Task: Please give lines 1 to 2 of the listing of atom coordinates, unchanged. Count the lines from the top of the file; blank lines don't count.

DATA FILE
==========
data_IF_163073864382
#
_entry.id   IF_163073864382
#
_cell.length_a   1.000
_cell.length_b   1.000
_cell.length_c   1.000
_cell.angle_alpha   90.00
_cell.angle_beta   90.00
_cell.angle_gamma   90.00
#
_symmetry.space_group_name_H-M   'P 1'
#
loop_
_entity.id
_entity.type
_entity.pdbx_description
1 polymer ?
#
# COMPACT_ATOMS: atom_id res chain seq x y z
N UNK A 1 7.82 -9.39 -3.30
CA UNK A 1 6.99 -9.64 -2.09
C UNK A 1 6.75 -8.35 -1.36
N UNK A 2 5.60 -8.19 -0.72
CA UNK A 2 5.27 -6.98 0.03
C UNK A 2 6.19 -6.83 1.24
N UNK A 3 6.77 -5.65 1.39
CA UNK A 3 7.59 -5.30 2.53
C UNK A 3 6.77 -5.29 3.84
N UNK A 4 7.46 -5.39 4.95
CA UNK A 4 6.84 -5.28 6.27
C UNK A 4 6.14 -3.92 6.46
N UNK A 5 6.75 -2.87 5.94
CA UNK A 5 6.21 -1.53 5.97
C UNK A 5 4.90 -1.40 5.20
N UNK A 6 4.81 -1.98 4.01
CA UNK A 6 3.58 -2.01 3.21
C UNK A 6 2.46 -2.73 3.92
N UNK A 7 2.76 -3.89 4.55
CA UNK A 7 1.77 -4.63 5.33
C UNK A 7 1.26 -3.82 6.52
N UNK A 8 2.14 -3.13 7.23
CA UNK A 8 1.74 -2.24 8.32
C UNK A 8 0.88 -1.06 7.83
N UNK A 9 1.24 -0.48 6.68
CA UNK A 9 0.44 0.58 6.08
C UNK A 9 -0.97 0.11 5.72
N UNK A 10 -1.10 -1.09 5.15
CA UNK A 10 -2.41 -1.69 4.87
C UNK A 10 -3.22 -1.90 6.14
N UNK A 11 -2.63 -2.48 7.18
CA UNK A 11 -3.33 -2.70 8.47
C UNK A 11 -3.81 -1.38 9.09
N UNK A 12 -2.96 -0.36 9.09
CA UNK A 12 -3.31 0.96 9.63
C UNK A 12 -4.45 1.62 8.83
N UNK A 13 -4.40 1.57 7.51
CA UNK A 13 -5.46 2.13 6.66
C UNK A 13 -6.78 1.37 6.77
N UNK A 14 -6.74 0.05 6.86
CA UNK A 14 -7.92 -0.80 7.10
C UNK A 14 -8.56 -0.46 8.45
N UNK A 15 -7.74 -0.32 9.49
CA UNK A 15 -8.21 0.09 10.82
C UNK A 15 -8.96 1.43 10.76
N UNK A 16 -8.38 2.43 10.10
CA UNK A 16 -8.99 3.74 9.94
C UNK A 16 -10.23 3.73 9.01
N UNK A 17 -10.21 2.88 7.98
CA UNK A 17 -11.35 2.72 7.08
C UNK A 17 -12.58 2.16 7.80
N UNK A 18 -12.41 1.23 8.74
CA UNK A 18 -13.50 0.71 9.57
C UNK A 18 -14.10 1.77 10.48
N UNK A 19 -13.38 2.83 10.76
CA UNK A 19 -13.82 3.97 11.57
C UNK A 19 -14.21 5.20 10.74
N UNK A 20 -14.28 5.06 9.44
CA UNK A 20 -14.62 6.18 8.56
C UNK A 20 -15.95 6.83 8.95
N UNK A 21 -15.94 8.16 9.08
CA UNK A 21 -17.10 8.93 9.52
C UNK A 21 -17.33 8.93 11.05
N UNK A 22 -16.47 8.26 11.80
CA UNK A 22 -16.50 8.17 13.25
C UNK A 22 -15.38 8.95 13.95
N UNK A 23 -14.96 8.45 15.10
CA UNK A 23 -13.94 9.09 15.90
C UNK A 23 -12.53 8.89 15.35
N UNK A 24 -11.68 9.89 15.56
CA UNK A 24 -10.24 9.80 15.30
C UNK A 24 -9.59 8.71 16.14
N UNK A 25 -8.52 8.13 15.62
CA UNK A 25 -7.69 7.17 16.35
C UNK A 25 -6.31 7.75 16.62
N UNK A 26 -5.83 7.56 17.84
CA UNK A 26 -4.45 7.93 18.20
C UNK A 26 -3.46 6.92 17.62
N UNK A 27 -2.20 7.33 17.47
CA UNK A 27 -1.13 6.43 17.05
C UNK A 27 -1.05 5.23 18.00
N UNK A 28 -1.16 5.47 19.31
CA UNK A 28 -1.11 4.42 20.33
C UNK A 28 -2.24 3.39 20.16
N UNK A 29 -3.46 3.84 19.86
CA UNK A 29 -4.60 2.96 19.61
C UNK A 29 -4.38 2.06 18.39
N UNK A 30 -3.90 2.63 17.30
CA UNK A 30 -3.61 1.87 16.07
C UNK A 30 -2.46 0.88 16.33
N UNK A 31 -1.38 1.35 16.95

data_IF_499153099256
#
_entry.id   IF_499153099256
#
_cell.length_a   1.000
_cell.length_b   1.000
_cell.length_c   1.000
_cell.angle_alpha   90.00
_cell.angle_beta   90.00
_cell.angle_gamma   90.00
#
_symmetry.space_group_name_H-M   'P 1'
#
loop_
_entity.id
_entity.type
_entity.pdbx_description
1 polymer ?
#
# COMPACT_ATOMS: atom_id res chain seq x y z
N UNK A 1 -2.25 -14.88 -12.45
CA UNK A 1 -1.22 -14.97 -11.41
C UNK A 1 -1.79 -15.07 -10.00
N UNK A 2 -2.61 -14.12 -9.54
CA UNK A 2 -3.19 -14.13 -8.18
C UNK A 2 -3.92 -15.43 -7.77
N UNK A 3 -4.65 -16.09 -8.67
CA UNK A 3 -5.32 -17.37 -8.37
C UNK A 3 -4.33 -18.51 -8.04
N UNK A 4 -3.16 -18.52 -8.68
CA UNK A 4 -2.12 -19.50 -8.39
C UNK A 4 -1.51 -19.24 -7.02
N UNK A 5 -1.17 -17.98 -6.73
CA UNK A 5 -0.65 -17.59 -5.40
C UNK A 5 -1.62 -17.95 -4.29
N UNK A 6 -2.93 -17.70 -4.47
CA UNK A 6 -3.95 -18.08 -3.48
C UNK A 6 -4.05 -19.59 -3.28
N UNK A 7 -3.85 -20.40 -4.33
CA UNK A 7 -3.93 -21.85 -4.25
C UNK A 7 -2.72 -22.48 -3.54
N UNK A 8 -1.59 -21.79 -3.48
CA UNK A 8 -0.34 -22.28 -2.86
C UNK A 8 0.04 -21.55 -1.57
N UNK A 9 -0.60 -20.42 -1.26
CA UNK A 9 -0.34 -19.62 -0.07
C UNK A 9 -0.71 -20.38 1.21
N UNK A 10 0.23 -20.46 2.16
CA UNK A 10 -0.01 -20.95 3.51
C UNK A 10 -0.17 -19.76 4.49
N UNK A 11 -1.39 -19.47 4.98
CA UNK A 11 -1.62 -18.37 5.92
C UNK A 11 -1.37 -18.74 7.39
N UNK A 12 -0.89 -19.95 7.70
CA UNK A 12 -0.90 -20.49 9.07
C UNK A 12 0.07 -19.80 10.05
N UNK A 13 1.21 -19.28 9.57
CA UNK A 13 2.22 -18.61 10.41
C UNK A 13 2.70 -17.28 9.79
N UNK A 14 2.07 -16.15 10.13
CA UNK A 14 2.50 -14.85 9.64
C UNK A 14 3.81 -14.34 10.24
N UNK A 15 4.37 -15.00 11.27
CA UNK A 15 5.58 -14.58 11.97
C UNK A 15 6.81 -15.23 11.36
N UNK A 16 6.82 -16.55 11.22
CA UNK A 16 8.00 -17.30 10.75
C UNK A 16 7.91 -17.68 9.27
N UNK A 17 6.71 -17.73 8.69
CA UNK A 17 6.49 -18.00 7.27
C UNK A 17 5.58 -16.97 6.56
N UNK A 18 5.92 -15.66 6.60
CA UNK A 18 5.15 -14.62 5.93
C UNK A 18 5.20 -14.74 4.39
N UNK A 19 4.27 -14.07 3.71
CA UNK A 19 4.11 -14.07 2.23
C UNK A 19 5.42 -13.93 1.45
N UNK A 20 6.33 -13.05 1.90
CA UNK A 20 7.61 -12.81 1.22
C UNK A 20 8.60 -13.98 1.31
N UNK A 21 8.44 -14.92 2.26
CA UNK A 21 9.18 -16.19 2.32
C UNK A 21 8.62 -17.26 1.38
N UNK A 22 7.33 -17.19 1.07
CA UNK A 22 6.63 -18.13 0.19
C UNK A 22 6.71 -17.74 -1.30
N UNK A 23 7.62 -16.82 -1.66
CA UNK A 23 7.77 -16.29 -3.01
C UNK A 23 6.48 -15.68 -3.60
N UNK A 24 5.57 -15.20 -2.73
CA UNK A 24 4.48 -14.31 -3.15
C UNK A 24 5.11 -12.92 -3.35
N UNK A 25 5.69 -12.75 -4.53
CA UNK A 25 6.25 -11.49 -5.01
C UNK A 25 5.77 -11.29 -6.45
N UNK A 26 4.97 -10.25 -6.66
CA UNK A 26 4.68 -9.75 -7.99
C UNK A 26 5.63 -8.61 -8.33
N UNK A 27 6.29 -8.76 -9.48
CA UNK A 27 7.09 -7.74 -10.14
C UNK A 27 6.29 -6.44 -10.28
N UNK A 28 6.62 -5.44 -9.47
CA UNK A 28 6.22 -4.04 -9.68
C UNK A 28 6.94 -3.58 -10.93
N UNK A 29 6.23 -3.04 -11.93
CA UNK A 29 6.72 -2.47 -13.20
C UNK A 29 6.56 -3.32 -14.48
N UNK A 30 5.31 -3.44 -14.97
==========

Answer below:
data_IF_163073864382
#